Detroit’s three commercial casinos saw revenue rise 12.5% year-on-year in October, though there was a sharp decline in retail sports betting’s contribution.
Total revenue from the MGM Grand Detroit, MotorCity Casino and Penn National’s Greektown Casino Hotel came to $114.1m.
This marked a 3.6% improvement on September 2021, and a 12.5% improvement on October 2020 – a time when the properties were operating at 15% capacity after reopening from their Covid-19 shutdowns.
The vast majority of the properties’ revenue came from slots and table games, which made up $111.5m of the total, an 18.9% increase from the prior year, and up 4.2% from the prior month.
MGM Grand reported the biggest increase in revenue compared to October 2020, with its monthly revenue growing 39.4% to $52.7m.
While MotorCity remained ahead of Greektown, its slot and table game revenue was only up marginally, rising 1.8% to $36.9m, with Greektown reporting a 10.8% increase to $21.9m.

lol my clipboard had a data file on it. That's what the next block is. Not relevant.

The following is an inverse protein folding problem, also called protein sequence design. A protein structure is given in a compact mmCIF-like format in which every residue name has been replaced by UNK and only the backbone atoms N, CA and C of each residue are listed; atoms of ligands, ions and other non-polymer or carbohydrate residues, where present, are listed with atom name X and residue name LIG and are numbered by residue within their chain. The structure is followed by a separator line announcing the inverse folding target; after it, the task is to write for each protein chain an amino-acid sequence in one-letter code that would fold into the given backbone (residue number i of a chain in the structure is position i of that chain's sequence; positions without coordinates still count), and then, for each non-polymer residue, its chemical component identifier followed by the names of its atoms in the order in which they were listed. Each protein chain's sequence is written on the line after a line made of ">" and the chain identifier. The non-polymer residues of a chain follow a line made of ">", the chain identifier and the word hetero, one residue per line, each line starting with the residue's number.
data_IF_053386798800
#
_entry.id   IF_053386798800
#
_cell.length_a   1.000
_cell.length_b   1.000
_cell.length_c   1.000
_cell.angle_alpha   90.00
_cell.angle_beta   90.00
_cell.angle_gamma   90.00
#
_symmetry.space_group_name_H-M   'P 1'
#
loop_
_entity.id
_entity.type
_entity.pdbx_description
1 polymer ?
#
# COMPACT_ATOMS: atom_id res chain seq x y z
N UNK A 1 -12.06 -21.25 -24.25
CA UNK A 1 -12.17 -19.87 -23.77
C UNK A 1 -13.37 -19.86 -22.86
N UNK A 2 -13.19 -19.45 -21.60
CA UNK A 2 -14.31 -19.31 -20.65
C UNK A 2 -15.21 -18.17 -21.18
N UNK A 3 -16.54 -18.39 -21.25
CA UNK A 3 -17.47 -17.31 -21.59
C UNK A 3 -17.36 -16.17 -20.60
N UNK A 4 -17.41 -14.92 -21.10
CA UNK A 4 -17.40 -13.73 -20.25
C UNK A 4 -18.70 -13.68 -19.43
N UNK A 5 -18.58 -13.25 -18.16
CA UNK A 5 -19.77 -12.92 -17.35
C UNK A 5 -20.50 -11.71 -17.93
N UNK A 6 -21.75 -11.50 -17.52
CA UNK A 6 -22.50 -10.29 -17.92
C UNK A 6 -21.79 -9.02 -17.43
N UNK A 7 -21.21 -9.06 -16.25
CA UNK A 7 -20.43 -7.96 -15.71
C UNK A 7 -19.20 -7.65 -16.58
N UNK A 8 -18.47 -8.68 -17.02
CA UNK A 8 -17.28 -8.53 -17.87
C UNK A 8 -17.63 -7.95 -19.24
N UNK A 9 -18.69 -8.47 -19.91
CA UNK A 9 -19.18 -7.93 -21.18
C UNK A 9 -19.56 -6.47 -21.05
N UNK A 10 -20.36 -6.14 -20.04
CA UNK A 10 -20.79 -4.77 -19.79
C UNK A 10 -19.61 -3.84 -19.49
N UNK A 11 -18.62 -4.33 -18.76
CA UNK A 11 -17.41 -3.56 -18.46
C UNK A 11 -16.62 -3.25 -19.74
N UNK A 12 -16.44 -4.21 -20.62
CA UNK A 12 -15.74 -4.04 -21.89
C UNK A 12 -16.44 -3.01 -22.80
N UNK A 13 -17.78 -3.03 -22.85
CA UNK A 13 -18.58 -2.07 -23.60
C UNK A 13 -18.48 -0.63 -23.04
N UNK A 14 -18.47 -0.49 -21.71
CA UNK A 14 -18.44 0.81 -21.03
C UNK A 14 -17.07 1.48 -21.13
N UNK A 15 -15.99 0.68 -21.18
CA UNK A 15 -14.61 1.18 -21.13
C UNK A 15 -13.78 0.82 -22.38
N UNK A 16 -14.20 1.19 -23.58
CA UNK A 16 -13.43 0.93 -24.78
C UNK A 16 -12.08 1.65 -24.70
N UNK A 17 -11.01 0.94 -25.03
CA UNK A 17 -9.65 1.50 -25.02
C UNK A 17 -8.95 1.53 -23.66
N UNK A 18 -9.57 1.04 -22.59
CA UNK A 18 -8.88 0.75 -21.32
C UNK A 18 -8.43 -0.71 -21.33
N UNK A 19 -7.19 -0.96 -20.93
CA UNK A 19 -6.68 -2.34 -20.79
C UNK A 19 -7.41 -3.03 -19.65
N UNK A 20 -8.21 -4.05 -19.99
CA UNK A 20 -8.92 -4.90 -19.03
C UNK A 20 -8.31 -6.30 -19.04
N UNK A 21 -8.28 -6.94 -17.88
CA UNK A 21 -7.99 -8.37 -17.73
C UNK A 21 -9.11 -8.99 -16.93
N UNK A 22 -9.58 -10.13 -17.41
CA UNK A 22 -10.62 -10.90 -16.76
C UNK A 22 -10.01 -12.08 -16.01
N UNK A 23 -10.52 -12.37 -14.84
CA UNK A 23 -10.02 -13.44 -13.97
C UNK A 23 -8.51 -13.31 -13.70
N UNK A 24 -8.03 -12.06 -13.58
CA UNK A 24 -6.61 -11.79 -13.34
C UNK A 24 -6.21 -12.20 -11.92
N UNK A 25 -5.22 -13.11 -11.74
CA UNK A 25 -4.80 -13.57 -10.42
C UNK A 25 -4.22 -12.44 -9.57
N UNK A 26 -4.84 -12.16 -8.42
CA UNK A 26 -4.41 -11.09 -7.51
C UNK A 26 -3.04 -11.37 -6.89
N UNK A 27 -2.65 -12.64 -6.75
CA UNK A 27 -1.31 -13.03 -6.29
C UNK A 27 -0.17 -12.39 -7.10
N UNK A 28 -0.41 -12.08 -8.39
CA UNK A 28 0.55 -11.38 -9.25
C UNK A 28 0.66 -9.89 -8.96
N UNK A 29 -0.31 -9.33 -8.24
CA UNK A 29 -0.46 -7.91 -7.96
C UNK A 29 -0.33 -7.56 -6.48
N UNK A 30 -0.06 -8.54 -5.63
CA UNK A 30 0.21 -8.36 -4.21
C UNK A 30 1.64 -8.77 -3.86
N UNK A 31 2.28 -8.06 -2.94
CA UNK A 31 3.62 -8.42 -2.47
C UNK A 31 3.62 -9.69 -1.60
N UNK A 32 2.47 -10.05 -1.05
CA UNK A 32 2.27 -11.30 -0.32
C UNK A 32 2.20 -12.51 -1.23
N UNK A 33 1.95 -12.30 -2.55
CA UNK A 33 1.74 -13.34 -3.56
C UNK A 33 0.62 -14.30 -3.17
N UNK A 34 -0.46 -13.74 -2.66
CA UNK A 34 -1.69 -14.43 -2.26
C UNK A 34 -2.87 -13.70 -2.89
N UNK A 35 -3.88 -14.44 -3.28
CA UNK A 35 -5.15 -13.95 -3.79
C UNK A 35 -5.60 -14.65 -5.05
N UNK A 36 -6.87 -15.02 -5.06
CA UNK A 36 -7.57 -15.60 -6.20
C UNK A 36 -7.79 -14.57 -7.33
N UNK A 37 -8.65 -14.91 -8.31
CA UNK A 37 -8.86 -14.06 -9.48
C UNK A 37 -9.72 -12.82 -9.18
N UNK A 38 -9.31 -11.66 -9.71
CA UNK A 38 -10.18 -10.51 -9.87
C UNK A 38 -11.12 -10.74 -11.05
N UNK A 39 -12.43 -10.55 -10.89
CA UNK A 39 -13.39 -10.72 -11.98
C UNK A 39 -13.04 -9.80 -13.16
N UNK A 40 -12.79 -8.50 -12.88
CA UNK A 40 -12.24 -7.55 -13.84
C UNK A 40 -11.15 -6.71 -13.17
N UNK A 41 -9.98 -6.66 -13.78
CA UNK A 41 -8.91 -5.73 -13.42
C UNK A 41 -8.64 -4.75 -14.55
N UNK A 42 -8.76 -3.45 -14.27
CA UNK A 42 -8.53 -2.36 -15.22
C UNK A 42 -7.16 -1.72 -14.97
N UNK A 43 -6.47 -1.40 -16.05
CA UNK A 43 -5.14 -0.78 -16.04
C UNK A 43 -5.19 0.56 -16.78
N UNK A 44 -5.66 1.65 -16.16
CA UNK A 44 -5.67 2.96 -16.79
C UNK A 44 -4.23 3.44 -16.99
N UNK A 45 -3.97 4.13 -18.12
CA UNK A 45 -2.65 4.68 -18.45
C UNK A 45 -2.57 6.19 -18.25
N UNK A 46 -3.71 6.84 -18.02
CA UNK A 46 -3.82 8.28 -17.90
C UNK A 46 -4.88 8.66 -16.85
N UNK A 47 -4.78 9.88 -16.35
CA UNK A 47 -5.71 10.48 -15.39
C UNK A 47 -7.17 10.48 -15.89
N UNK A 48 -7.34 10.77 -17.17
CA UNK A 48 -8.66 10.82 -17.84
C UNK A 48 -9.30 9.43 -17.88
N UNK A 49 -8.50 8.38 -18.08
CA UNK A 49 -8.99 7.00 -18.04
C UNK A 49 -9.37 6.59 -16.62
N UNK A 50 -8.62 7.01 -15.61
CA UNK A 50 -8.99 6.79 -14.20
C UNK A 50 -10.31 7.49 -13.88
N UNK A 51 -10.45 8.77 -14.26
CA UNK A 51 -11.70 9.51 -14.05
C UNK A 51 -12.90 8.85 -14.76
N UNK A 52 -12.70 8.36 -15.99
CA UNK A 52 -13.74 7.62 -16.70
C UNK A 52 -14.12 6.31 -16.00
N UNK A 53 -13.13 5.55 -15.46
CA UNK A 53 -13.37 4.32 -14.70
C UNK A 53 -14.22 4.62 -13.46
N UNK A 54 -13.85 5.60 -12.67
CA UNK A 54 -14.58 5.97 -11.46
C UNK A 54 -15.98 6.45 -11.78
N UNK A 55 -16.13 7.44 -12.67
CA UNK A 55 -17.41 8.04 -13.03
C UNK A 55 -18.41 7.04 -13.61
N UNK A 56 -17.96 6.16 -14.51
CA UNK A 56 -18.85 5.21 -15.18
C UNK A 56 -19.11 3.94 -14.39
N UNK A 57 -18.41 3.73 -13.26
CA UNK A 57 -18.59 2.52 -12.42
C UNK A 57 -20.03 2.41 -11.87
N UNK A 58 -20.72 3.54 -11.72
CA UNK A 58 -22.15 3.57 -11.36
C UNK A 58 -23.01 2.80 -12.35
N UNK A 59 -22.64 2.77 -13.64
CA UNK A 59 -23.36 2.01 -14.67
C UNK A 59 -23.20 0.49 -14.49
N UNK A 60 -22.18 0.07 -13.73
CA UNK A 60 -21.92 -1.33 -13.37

The three properties paid $9m in gaming taxes, compared to $7.6m last year, to the State of Michigan. A further $13.8m in wagering taxes and development agreement payments went to the City of Detroit during the month.
While casino gaming performed strongly, retail sports betting revenue fell significantly. Qualified adjusted gross receipts were down 65.2% to $2.6m, though in October 2020, retail wagering was the only legal form of sports betting, with online betting going live in January 2021.
Again, MGM Grand led the market with $1.4m in revenue, ahead of MotorCity on $671,009 and Greektown on $588,847. Players staked $34.2m across the three properties’ sportsbooks.
This resulted in a tax take for the state $99,977, with a further $122,194 paid to Detroit.
This means that for the year to 31 October, MotorCity tops the market in terms of revenue, with $7.4m. MGM Grand followed on $7.1m, and Greektown on $7.0m.